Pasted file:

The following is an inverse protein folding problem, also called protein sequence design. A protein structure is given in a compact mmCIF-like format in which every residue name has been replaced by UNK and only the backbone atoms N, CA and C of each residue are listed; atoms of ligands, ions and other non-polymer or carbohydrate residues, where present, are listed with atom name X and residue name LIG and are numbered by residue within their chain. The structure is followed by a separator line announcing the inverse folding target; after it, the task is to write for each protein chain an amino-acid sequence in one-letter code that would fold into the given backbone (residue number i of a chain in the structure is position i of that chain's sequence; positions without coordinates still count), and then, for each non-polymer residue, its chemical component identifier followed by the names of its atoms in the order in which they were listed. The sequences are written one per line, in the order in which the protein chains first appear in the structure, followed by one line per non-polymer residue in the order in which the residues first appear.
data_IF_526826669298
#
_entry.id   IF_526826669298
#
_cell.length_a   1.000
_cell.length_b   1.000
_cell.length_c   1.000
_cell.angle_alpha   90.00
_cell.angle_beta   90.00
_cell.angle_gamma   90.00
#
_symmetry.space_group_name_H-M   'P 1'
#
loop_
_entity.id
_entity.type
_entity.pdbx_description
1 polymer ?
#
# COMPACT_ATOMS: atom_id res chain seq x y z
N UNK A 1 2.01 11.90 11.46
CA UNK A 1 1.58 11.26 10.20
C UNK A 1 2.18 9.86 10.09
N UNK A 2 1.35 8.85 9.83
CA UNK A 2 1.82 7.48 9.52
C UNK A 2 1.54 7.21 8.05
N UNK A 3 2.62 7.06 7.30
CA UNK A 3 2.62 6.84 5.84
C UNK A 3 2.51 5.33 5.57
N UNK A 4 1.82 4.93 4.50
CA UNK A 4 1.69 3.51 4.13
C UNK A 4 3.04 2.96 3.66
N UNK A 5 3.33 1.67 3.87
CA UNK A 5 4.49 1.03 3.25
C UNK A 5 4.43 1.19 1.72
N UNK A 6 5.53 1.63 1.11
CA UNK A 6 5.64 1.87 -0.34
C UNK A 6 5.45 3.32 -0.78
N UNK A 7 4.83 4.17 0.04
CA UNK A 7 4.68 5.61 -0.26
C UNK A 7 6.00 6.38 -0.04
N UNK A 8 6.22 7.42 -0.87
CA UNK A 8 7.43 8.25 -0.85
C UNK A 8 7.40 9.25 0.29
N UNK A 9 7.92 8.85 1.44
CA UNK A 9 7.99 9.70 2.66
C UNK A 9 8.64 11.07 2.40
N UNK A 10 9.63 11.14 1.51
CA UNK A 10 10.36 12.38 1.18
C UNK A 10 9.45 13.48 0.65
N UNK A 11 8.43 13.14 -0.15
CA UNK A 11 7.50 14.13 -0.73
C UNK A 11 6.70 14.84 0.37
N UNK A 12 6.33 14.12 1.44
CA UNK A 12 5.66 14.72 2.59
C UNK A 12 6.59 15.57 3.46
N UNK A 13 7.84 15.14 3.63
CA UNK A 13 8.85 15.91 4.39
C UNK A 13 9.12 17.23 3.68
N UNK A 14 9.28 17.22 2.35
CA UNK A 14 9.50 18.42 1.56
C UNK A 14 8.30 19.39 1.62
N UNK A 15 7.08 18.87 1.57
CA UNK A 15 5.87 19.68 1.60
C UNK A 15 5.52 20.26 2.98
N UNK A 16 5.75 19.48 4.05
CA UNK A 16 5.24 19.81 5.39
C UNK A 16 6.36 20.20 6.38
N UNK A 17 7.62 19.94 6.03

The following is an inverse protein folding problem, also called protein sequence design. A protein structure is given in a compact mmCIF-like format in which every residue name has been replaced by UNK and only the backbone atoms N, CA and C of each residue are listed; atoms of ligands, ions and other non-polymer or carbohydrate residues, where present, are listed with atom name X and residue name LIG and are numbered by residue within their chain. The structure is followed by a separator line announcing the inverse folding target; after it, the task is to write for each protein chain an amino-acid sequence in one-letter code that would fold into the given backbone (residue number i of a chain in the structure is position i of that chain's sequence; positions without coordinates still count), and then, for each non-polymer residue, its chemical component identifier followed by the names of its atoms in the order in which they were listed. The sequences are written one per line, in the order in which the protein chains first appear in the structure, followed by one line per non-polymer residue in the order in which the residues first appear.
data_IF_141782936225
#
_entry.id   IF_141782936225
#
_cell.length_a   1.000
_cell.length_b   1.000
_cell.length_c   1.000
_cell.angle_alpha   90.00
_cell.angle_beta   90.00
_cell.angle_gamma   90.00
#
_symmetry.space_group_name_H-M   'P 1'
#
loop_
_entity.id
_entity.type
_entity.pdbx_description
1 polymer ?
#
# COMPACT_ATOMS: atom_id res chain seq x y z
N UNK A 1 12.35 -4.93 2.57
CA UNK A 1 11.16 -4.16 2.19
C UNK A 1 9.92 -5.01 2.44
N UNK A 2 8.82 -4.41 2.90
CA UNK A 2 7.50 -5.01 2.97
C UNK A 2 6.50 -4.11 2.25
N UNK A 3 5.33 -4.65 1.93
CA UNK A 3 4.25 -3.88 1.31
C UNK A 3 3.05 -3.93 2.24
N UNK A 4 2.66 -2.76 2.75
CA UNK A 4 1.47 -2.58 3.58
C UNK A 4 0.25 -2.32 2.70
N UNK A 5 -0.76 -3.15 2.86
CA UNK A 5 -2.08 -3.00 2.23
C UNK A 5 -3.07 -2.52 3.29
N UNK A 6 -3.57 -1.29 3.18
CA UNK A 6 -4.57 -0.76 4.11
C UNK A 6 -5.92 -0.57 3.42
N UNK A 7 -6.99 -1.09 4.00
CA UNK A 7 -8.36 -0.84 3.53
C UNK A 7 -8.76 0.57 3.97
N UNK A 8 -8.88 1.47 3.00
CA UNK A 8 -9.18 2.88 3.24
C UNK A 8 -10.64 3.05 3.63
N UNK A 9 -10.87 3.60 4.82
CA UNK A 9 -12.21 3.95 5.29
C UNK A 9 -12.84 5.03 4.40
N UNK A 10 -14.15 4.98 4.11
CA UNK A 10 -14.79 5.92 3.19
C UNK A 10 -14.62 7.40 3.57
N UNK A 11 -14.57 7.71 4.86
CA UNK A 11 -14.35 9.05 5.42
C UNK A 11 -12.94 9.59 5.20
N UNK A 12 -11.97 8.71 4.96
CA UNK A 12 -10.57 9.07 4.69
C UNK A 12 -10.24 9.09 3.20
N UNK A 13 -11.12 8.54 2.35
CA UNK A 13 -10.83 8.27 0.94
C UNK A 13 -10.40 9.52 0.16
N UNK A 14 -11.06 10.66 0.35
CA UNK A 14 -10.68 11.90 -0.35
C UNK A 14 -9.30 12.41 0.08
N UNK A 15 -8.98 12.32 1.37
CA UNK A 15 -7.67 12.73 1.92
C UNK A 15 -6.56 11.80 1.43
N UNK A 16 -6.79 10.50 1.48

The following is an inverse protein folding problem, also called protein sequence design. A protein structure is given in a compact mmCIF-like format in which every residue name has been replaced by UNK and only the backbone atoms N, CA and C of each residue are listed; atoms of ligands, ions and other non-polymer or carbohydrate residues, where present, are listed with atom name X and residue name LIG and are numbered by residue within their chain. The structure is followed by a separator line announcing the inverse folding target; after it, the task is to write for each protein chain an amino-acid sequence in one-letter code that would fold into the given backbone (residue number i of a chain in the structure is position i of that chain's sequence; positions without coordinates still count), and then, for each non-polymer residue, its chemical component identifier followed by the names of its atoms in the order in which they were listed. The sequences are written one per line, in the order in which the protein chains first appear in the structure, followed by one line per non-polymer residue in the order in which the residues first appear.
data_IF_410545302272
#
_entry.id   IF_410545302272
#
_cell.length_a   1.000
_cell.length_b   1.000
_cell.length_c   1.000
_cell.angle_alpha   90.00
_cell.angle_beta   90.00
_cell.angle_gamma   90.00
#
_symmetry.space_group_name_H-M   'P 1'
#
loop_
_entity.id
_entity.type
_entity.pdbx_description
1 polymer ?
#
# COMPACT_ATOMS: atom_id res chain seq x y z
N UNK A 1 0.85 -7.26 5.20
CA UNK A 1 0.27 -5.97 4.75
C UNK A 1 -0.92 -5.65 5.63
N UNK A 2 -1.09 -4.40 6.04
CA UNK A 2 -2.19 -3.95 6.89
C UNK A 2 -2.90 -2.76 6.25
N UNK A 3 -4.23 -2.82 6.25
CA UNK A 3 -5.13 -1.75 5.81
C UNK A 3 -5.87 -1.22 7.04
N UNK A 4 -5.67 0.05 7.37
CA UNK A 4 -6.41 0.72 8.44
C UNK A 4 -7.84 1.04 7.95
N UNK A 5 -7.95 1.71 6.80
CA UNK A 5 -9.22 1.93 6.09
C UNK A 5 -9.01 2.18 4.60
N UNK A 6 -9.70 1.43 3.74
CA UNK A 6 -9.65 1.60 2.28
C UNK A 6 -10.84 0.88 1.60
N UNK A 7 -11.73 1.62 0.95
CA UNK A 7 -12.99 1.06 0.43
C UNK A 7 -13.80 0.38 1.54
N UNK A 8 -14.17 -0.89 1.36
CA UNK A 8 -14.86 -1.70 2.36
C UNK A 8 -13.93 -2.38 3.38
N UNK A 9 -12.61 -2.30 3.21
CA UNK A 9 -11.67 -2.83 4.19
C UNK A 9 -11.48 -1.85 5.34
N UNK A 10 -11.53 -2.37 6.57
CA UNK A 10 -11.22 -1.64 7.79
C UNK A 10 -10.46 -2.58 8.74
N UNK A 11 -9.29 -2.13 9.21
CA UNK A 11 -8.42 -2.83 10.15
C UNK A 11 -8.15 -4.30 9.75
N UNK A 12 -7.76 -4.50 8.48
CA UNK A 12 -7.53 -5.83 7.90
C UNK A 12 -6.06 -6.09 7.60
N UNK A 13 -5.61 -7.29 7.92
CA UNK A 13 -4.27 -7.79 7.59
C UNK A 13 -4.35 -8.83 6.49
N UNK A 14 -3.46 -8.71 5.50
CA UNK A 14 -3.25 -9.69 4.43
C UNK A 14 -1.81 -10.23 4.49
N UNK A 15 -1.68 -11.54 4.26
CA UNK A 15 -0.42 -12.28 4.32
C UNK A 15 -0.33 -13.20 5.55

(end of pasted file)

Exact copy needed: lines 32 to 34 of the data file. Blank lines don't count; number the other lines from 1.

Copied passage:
CA UNK A 4 1.69 3.51 4.13
C UNK A 4 3.04 2.96 3.66
N UNK A 5 3.33 1.67 3.87